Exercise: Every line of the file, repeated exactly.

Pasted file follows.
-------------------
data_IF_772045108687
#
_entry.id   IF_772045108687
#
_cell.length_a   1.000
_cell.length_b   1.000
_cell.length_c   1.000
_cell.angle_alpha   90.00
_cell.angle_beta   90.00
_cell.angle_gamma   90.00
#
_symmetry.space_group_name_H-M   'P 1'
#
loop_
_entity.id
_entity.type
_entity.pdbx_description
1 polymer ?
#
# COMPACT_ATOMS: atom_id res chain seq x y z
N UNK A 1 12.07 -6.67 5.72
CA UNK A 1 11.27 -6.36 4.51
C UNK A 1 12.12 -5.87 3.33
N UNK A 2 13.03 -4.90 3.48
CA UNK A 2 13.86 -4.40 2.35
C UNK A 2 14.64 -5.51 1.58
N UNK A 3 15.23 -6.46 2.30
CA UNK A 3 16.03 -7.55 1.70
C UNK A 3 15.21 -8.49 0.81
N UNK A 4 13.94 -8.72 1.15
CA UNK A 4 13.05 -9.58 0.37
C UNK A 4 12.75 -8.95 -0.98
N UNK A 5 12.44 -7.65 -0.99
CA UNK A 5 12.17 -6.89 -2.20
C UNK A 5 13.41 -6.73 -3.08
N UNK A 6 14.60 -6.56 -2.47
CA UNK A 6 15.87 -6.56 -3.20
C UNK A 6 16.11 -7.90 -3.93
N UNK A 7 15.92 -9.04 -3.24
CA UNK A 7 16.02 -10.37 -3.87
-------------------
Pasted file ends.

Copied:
data_IF_772045108687
#
_entry.id   IF_772045108687
#
_cell.length_a   1.000
_cell.length_b   1.000
_cell.length_c   1.000
_cell.angle_alpha   90.00
_cell.angle_beta   90.00
_cell.angle_gamma   90.00
#
_symmetry.space_group_name_H-M   'P 1'
#
loop_
_entity.id
_entity.type
_entity.pdbx_description
1 polymer ?
#
# COMPACT_ATOMS: atom_id res chain seq x y z
N UNK A 1 12.07 -6.67 5.72
CA UNK A 1 11.27 -6.36 4.51
C UNK A 1 12.12 -5.87 3.33
N UNK A 2 13.03 -4.90 3.48
CA UNK A 2 13.86 -4.40 2.35
C UNK A 2 14.64 -5.51 1.58
N UNK A 3 15.23 -6.46 2.30
CA UNK A 3 16.03 -7.55 1.70
C UNK A 3 15.21 -8.49 0.81
N UNK A 4 13.94 -8.72 1.15
CA UNK A 4 13.05 -9.58 0.37
C UNK A 4 12.75 -8.95 -0.98
N UNK A 5 12.44 -7.65 -0.99
CA UNK A 5 12.17 -6.89 -2.20
C UNK A 5 13.41 -6.73 -3.08
N UNK A 6 14.60 -6.56 -2.47
CA UNK A 6 15.87 -6.56 -3.20
C UNK A 6 16.11 -7.90 -3.93
N UNK A 7 15.92 -9.04 -3.24
CA UNK A 7 16.02 -10.37 -3.87